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THE SUPREME COURT OF NEW HAMPSHIRE
PETITION OF CHARLES R. BEAUREGARD, JR. & a.
Argued: September 9, 2004
Opinion Issued: October 6, 2004
Bradley, Burnett, Kinyon, Fernald & Green, P.A., of Keene (Beth R. Fernald on the brief and orally), for the petitioner.
Goodnow, Arwe, Ayer, Prigge, Hoppock & Kane, P.C., of Keene (Joseph S. Hoppock on the brief and orally), for the respondent.
DALIANIS, J. The respondent, the Monadnock Regional School District (Monadnock), appeals an order of the Superior Court (Morrill, J.) appointing an agent and directing that agent to convey the Wilcox School property to the Town of Swanzey (Town) pursuant to RSA 195:16-c (1999) (amended 2003). We reverse and remand.
The current litigation stems from a long-running dispute between the Town and Monadnock. See Town of Swanzey v. Monadnock Regional School District, No. 95-E-0013 (Cheshire County Superior Ct. Mar. 31, 1999) (Swanzey). In 1925, Allen C. Wilcox deeded real estate located in Swanzey Center to the Swanzey School District. The Wilcox School was constructed on the property and used for educational purposes. In 1962, the Swanzey School District joined other school districts in forming the cooperative Monadnock Regional School District. At the time of its dissolution, the Swanzey School District owned three schools, including the Wilcox School, and formally appraised and transferred two of those school buildings to Monadnock. The Wilcox School was not, however, formally appraised and transferred, and no records can be found indicating what action, if any, the Swanzey School District took with regard to the Wilcox School property. Nonetheless, Monadnock took over the use of and financial responsibility for the Wilcox School at the time of the dissolution.
Litigation surrounding ownership of the Wilcox School began in 1995, when the Town initiated legal proceedings for a declaration that it was entitled to ownership rights in the Wilcox School. In Swanzey, the Superior Court (Mangones, J.) ruled that neither the Town nor Monadnock demonstrated legal ownership of the Wilcox School, and that record title remained in the name of the nonexistent Swanzey School District. Swanzey was not appealed.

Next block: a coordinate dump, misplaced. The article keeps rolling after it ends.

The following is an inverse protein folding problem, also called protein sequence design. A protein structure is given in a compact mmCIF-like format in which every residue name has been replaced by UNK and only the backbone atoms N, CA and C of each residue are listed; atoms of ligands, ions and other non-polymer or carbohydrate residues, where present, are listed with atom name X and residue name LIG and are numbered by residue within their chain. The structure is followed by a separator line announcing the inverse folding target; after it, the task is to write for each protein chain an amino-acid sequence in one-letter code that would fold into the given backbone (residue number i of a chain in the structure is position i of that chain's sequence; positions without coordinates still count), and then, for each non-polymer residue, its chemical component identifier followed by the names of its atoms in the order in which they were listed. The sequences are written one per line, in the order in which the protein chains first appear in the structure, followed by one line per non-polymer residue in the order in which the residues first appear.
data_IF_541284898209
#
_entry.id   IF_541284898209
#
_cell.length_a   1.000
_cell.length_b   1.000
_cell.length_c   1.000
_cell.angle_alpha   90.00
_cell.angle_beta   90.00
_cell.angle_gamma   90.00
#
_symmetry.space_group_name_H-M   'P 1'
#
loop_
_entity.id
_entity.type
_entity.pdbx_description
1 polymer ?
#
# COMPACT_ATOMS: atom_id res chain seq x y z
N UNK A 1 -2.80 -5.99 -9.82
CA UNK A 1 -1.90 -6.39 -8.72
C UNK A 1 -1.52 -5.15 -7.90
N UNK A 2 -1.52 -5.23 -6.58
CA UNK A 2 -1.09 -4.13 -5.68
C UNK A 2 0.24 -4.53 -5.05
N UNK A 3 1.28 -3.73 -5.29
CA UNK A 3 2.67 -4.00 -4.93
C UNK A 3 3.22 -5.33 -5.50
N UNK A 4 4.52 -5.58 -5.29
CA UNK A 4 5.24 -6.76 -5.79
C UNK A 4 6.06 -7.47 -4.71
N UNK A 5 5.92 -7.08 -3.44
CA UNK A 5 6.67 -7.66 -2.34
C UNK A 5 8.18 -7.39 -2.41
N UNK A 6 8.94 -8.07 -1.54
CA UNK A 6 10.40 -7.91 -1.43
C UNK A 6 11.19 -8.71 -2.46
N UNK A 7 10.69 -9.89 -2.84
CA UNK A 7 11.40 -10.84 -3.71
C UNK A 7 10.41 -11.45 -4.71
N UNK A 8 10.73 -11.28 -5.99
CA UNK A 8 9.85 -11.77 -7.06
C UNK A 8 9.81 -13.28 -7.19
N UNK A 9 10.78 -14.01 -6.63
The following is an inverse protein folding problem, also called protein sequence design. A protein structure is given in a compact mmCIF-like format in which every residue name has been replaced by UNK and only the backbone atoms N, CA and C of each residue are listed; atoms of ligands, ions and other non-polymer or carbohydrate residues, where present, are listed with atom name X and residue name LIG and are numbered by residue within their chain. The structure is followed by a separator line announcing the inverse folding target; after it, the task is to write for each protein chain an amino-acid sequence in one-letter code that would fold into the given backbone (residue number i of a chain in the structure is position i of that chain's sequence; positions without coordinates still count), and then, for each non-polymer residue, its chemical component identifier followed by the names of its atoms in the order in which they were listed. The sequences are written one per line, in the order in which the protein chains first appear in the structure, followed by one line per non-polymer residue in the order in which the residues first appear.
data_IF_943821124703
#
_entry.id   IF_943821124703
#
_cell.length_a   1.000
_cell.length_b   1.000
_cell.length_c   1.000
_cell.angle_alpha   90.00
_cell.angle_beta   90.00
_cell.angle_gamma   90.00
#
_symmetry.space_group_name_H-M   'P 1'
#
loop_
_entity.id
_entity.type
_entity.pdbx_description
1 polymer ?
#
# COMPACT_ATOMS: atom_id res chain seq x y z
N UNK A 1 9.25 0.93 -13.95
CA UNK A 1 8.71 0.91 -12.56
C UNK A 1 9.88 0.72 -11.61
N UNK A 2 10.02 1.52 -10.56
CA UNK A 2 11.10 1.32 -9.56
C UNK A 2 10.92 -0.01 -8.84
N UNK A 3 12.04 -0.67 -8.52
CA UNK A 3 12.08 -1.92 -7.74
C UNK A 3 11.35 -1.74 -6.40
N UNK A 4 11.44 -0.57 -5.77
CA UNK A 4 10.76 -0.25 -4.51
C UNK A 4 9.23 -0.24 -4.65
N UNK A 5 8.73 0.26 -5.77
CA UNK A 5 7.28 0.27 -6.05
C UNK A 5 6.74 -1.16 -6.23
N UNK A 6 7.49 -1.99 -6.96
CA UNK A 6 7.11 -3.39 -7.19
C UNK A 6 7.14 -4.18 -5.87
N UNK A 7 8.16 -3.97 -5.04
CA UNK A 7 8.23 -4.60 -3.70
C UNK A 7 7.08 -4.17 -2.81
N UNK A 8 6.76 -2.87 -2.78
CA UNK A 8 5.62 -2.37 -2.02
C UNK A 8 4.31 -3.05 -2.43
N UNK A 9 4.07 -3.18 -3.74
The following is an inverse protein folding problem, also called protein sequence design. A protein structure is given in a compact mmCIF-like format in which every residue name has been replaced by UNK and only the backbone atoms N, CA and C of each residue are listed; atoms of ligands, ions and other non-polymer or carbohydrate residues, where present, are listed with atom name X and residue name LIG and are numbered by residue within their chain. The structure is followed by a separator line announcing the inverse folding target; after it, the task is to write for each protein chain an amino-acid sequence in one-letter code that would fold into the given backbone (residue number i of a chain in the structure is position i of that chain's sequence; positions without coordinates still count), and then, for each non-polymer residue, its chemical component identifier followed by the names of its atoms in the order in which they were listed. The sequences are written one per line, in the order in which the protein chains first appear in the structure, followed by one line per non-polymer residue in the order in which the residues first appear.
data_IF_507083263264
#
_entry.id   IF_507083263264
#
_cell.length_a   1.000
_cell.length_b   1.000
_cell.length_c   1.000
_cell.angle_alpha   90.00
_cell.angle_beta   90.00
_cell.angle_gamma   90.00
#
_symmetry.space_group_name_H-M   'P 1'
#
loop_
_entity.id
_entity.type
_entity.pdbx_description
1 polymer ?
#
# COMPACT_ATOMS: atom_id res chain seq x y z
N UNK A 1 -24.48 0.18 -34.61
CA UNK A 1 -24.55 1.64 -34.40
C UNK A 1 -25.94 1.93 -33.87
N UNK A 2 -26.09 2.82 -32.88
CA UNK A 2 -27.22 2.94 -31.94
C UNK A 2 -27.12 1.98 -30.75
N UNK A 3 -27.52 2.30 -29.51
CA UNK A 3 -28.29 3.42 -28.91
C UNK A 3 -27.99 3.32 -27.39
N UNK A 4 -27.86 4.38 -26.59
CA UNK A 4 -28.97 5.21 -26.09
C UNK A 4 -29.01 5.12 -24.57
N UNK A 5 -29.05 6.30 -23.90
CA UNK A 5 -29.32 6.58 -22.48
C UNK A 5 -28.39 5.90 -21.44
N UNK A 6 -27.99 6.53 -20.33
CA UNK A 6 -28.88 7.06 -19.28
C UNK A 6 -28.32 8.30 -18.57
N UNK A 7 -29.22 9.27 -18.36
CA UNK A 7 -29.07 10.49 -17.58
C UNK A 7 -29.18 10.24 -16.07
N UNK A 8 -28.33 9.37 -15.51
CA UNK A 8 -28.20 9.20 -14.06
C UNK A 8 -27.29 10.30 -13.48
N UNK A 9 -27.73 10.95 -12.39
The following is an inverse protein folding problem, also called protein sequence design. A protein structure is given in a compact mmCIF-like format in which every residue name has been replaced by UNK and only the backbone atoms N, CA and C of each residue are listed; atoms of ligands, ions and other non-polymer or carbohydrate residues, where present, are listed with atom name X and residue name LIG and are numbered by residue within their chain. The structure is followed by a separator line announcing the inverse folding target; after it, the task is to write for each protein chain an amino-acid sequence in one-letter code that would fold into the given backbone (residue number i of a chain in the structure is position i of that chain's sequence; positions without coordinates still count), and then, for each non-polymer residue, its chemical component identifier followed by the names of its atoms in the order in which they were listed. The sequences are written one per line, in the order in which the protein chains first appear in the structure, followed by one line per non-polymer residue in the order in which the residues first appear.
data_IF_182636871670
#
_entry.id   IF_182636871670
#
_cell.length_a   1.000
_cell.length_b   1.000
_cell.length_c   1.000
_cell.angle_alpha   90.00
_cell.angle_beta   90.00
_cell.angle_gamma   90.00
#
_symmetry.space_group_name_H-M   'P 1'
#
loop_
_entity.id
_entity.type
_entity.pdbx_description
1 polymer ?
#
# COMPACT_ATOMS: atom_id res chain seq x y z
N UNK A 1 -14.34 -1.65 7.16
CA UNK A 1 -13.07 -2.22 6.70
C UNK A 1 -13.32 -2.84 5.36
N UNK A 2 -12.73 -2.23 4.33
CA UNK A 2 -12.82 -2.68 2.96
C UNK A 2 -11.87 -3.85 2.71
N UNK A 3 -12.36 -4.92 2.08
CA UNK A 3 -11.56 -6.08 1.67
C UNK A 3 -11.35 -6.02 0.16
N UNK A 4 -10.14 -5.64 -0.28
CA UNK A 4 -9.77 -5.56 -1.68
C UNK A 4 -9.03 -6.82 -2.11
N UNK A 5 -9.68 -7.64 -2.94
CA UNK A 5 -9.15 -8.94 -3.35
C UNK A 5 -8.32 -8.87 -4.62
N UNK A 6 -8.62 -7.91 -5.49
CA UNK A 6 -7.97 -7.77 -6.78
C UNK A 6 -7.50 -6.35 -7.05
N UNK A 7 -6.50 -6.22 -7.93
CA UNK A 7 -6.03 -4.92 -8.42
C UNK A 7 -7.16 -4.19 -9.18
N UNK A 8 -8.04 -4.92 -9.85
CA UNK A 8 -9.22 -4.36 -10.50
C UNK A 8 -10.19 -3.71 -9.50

In 2000, the petitioners, Charles E. Beauregard, Jr., Robert A. Beauregard, and Francis Faulkner, Jr., who were then selectmen of the Town, filed a petition under RSA 195:16-c seeking the appointment of an agent to act on behalf of the former Swanzey School District for the purpose of disposing of the Wilcox School property. Although RSA 195:16-c was not enacted until 1963, a year after the Swanzey School District dissolved, the trial court found that the statute applied retroactively, and concluded that the appointment of an agent was proper. Thus, the court appointed an agent "to dispose of the Wilcox School in the best interests of the members of the former Swanzey School District by conveying the property to the Town of Swanzey."
Monadnock appeals the courtís order, arguing that it erred by directing an agent to convey the property to the Town because, under RSA 195:6, I (1999), the property properly belongs to Monadnock. The petitioners, on the other hand, argue that RSA 195:16-c, alone, governs this dispute. For the reasons that follow, we agree with Monadnock.
In 1963 the legislature enacted comprehensive legislation designed to revise and simplify the procedures that create cooperative school districts. See N.H.S. Jour. 794 (1963). As part of that simplification, the legislature enacted RSA 195:6, I, which now states:
Whenever a cooperative school district assumes all the functions of a pre-existing district, it shall also assume the outstanding indebtedness and obligations thereof as of the date of operating responsibility; and on such date of operating responsibility the pre-existing districts shall be deemed dissolved, and any and all assets, property and records thereof not previously disposed of shall vest in the cooperative school district, unless otherwise provided in the articles of agreement or existing arrangements.
The legislature also enacted RSA 195:16-c, which now states:
If there shall arise an occasion which shall require the doing of any act or thing by or in behalf of a pre-existing district which has ceased to exist by reason of its inclusion in a cooperative school district, the superior court shall have the power, upon application of 3 registered voters residing in the territory of the pre-existing school district, to appoint an agent who, subject to the approval of the superior court, shall have the power on behalf of and in the name of the pre-existing school district to do any act or thing that may be just under the circumstances.
The question to be answered in this case is whether RSA 195:6, I, and RSA 195:16-c are remedial statutes that apply retroactively, and, if so, how to apply them. We are the final arbiter of the meaning of a statute as expressed in the words of the statute itself. When construing the meaning of a statute, we first examine the language found in the statute and, where possible, ascribe the plain and ordinary meanings to words used. When the language used in the statute is clear and unambiguous, its meaning is not subject to modification by judicial construction. In re Sandra H., 150 N.H. 634, 641 (2004).